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For anyone who spent hours waiting in line to vote in Florida on November 6, the blockbuster report “Former Florida GOP leaders say voter suppression was reason they pushed new election law” in Monday’s Palm Beach Post might have them saying “duh.”

Anyone who looked at what happened in Florida during this election can see Republicans, led by Governor Rick Scott, intentionally made it more difficult to vote in order to prevent minorities and other likely Democrats from reaching the polls. Thus voters spent up to nine hours in line waiting to cast their ballots — an injustice that can only be properly labeled as a modern-day poll tax.

Still the Post‘s exposé is important because it details the process that led to the intolerable waits that voters had to endure in order to vote, with testimony from two former, now estranged leaders of Florida’s Republican Party and two Republican consultants.

It all began in 2008. Facing long lines for 14 days of early voting, Governor Charlie Crist issued an executive order extending early voting hours. He did this despite signs it would hurt his own party.

Republican consultant Wayne Bertsch said that GOP identified early voting as a weakness for Republicans. “In the races I was involved in in 2008, when we started seeing the increase of turnout and the turnout operations that the Democrats were doing in early voting, it certainly sent a chill down our spines,” Bertsch told the Post.

In the aftermath of President Obama’s victory in Florida — the first win for a Democrat since 1996 if you don’t count 2000 — Crist says Republicans told him that through early voting he “gave” Obama the election. They wanted him to take away what they saw as the Democrats’ key advantage.

Crist says he refused to limit early voting, but his term ended in 2010.

“I assume they decided, ‘It’s 2011, Crist is gone, let’s give it a shot,’” Crist said. “And that’s exactly what they did. And it is exactly what it turned out to be.”

Under the well-worn guise of fighting “voter fraud,” new governor Rick Scott cut early voting by over 40 percent.

“It’s done for one reason and one reason only. … ‘We’ve got to cut down on early voting because early voting is not good for us,’ ” former Republican Party of Florida chairman Jim Greer told the Post. Greer is now under indictment and suing the Florida GOP.

They also picked up on a tactic that helped George W. Bush win the state in 2000, purging voter rolls. Florida’s Republicans also took a step beyond most of the states engaged in the GOP’s War on Voting with some of the most restrictive voter registration laws in the country. The laws were so tough that the venerable League of Women Voters gave up registering voters in the state.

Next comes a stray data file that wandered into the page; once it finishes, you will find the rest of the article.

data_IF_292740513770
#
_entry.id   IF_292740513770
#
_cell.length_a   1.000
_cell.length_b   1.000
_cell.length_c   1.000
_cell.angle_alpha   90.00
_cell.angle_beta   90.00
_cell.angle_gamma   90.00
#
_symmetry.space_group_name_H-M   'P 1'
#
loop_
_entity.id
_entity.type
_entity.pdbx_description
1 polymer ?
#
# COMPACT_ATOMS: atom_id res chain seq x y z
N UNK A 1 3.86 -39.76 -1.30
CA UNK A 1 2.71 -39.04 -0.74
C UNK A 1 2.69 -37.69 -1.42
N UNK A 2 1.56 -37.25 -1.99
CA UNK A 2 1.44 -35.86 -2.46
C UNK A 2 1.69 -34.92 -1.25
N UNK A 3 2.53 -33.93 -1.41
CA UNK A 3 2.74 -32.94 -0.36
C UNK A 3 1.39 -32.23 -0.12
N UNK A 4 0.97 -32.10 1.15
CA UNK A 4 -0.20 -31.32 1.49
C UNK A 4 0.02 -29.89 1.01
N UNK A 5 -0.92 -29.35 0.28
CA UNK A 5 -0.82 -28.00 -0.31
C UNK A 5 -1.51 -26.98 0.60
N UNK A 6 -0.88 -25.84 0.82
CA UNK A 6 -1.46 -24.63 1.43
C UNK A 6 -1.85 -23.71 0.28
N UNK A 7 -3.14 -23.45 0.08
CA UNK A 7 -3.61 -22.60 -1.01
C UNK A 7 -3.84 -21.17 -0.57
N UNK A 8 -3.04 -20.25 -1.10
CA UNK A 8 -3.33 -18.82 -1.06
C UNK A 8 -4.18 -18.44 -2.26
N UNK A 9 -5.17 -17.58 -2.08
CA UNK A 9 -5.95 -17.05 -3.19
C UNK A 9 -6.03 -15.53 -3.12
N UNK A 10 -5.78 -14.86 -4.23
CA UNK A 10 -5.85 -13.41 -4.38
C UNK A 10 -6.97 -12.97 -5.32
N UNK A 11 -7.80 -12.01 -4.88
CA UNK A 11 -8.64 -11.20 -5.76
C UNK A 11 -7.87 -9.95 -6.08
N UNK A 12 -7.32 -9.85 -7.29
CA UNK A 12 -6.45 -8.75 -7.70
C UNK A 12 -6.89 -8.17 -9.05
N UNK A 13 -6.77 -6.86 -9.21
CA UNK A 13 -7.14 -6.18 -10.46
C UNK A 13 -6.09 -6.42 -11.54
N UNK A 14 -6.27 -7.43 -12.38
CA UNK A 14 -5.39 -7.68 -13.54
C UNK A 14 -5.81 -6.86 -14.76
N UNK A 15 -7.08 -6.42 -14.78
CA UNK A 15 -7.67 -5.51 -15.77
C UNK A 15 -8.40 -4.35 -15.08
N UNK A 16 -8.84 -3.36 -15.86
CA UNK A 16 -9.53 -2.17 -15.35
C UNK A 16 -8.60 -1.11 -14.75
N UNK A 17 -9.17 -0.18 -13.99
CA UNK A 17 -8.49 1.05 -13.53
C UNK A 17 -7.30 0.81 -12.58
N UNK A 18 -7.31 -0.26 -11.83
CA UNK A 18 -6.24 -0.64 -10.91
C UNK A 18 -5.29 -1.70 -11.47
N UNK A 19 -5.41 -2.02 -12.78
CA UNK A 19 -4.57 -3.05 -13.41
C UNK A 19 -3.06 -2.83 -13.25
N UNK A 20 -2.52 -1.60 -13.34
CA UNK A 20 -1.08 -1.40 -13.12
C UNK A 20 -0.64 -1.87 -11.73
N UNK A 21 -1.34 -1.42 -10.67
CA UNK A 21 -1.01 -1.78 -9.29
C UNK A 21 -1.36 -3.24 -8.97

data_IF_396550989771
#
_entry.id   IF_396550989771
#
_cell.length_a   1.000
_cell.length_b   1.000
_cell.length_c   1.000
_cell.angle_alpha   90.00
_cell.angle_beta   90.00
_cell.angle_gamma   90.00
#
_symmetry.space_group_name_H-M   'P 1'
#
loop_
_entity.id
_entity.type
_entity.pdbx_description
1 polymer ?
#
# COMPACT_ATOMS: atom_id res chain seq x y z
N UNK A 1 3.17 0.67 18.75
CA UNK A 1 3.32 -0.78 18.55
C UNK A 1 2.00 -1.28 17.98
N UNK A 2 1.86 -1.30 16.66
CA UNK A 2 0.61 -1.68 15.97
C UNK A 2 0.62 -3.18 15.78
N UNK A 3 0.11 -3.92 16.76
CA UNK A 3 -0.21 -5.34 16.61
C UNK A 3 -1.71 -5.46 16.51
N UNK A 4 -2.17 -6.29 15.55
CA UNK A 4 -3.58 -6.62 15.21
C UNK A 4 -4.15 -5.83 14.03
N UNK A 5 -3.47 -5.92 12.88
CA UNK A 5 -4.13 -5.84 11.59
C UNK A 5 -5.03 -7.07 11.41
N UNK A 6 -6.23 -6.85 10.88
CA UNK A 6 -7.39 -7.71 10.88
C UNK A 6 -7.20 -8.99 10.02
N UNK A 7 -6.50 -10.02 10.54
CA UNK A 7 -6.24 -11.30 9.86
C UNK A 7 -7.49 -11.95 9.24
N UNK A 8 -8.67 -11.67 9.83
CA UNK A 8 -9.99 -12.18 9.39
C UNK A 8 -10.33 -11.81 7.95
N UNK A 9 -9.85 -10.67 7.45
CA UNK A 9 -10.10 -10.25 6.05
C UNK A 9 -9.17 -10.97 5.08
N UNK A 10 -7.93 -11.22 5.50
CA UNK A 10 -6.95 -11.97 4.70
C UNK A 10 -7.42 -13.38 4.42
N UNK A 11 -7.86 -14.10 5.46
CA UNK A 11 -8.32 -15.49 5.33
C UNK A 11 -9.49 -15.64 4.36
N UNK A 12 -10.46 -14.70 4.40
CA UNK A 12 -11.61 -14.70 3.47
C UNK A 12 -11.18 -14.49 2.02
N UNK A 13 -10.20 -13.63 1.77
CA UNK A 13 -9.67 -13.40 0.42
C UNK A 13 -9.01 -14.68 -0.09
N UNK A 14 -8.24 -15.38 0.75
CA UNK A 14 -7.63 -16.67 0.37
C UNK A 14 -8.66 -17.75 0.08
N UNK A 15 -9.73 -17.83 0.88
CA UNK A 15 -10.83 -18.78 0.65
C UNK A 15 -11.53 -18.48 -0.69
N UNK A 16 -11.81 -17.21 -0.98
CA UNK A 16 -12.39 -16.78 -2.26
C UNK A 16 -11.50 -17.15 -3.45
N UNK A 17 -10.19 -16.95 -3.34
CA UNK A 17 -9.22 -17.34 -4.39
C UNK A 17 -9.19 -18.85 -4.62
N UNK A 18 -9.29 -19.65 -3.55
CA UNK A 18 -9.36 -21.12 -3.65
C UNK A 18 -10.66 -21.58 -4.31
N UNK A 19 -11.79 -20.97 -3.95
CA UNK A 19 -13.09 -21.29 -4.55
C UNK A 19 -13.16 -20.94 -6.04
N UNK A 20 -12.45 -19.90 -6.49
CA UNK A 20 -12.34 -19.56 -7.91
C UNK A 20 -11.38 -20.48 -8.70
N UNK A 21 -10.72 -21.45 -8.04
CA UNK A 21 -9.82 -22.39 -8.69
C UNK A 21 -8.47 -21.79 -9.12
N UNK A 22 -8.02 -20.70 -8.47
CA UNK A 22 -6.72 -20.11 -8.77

Like many of the anti-voting laws, a federal judge struck down the law. The voter purges were hindered by several lawsuits until officials gave up that effort.

But the restrictions on early voting stood and Scott maintained an unwillingness to extend the hours, though voters were clearly spending hours and hours waiting to vote during the weekends before the election.

“I know that the cutting out of the Sunday before Election Day was one of their targets only because that’s a big day when the black churches organize themselves,” an anonymous GOP consultant told the Palm Beach Post.

How does Rick Scott answer charges that he intentionally made it more difficult to vote by forcing voters to spend three to four times longer at polling places than voters in other states?

“Well, I’m very comfortable that the right thing happened,” Scott told WKMG Orlando. “We had 4.4 million people vote.”

The turnout was impressive — but this was a tribute to the voters, not the state government.

According to CBS, more African-Americans voted in Ohio, Virginia, North Carolina and Florida than in 2008. This is a sign that the GOP’s voter suppression efforts backfired.

Yet Governor Scott still has a large role in how the 2014 election will take place, though his name will be on the ballot, seeking re-election. If voters feel he’s taxing their right to vote, they have to show up in 2014 to vote him out — if they have the time.

Photo credit: Stills999 via Daily Kos


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Reprinted with permission from AlterNet

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Danziger Draws

Jeff Danziger lives in New York City. He is represented by CWS Syndicate and the Washington Post Writers Group. He is the recipient of the Herblock Prize and the Thomas Nast (Landau) Prize. He served in the US Army in Vietnam and was awarded the Bronze Star and the Air Medal. He has published eleven books of cartoons, a novel and a memoir.

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